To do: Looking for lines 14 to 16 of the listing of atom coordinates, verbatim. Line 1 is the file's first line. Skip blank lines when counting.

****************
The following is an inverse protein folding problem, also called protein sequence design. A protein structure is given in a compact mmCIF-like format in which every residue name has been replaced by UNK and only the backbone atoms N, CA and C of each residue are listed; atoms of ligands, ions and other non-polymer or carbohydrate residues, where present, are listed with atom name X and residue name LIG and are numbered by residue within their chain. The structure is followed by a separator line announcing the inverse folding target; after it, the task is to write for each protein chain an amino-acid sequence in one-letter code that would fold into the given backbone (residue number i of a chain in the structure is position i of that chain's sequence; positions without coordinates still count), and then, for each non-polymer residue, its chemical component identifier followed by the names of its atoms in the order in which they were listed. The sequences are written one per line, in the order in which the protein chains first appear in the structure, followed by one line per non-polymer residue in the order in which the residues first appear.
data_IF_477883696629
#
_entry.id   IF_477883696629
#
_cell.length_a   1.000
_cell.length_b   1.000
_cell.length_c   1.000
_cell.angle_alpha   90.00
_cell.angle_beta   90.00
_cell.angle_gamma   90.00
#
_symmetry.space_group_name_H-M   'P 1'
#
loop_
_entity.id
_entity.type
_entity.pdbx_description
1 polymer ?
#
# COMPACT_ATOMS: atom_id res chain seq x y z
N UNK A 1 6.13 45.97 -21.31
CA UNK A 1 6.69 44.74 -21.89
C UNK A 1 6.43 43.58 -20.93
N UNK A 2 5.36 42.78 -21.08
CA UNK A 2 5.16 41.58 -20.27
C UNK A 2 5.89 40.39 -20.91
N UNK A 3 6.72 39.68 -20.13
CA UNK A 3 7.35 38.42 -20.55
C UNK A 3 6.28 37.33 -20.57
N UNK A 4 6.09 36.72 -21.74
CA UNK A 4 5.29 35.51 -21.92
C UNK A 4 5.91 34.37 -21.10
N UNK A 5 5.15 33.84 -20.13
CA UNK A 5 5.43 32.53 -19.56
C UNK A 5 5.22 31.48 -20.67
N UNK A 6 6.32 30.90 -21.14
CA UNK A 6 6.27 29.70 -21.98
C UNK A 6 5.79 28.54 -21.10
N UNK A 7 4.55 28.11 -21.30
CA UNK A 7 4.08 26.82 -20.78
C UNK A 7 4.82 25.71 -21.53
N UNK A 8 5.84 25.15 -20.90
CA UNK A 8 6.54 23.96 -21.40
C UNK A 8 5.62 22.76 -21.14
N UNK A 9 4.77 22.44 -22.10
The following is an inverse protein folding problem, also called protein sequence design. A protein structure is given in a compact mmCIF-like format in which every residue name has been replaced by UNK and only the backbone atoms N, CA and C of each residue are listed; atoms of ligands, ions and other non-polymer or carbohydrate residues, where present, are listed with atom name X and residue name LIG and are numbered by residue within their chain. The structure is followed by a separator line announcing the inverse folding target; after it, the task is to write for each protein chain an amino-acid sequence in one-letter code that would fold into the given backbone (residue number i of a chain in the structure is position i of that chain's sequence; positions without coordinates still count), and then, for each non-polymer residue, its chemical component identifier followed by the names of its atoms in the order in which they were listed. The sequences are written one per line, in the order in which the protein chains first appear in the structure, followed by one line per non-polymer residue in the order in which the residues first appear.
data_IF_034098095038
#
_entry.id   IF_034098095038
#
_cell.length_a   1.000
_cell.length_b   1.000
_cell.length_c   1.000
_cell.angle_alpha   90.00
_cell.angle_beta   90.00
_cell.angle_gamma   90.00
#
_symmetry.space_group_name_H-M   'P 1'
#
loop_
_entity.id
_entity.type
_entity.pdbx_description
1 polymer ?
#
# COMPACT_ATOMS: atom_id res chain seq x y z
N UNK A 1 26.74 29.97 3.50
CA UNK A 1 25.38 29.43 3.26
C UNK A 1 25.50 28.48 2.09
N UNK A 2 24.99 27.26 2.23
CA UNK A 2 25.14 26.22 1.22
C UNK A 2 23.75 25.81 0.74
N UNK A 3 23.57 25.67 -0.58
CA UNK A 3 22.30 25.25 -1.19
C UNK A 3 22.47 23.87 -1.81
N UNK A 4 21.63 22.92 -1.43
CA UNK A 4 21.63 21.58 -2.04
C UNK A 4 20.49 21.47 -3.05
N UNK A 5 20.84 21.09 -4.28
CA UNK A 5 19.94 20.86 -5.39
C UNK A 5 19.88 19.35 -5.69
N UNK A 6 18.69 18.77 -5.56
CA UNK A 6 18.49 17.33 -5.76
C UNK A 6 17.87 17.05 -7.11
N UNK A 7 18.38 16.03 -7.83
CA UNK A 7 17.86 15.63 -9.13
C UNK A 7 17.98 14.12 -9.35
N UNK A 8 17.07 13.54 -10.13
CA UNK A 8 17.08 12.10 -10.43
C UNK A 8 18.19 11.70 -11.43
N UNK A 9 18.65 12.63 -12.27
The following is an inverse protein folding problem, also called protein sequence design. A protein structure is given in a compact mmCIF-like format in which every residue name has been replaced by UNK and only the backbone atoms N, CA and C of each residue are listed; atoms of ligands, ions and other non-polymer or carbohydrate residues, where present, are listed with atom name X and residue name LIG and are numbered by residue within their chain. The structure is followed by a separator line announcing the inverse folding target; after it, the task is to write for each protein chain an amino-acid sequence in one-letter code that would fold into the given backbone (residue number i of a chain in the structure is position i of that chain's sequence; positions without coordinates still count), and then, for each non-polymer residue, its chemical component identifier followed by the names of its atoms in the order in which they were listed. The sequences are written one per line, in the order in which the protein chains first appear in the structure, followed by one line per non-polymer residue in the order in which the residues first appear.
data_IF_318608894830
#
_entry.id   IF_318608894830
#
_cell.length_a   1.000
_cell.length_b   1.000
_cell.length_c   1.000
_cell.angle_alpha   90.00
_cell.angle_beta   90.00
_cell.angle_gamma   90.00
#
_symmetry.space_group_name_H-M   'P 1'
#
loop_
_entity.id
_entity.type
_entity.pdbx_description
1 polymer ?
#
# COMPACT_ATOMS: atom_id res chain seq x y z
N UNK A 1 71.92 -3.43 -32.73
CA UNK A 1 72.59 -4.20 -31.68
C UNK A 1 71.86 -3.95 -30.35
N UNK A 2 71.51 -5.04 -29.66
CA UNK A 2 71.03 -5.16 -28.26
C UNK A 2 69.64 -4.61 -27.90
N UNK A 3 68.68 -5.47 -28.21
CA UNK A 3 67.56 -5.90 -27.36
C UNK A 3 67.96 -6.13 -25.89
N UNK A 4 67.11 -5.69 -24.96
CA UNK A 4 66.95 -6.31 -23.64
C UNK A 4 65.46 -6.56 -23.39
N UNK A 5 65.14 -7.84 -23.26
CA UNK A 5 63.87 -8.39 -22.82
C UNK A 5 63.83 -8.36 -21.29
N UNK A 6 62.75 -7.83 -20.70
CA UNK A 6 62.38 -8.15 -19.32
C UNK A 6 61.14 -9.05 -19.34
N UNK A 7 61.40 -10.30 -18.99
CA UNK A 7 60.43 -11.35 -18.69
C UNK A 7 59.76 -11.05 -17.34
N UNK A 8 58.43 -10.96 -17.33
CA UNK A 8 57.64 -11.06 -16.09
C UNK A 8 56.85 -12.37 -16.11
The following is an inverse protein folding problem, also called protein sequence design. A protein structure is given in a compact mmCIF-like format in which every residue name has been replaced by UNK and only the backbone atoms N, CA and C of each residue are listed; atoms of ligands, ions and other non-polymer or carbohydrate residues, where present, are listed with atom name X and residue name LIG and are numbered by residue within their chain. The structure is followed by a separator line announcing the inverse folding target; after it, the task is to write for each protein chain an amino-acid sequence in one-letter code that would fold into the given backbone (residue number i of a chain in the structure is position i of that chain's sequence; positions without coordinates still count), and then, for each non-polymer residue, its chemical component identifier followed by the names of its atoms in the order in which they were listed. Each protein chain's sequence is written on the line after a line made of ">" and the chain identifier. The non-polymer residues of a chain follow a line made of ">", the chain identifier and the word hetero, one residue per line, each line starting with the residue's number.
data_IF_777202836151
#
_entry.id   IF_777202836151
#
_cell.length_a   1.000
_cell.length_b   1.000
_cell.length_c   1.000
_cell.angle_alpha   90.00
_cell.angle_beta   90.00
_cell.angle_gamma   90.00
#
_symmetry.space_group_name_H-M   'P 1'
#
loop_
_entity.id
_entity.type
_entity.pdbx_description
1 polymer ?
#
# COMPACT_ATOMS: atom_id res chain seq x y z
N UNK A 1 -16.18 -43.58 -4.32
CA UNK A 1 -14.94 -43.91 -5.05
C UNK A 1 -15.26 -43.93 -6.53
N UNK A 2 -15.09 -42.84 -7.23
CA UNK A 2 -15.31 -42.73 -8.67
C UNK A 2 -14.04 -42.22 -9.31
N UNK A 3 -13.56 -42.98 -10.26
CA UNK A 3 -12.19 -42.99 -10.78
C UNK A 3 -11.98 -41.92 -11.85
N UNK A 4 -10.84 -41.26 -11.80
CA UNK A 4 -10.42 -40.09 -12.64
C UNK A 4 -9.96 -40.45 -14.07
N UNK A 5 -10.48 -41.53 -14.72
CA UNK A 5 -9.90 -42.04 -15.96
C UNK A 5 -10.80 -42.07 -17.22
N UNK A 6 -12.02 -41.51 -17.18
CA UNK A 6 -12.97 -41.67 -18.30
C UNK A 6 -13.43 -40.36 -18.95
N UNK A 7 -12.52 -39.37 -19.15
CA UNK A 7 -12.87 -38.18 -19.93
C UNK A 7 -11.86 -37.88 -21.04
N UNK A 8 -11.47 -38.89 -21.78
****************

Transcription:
#
loop_
_entity.id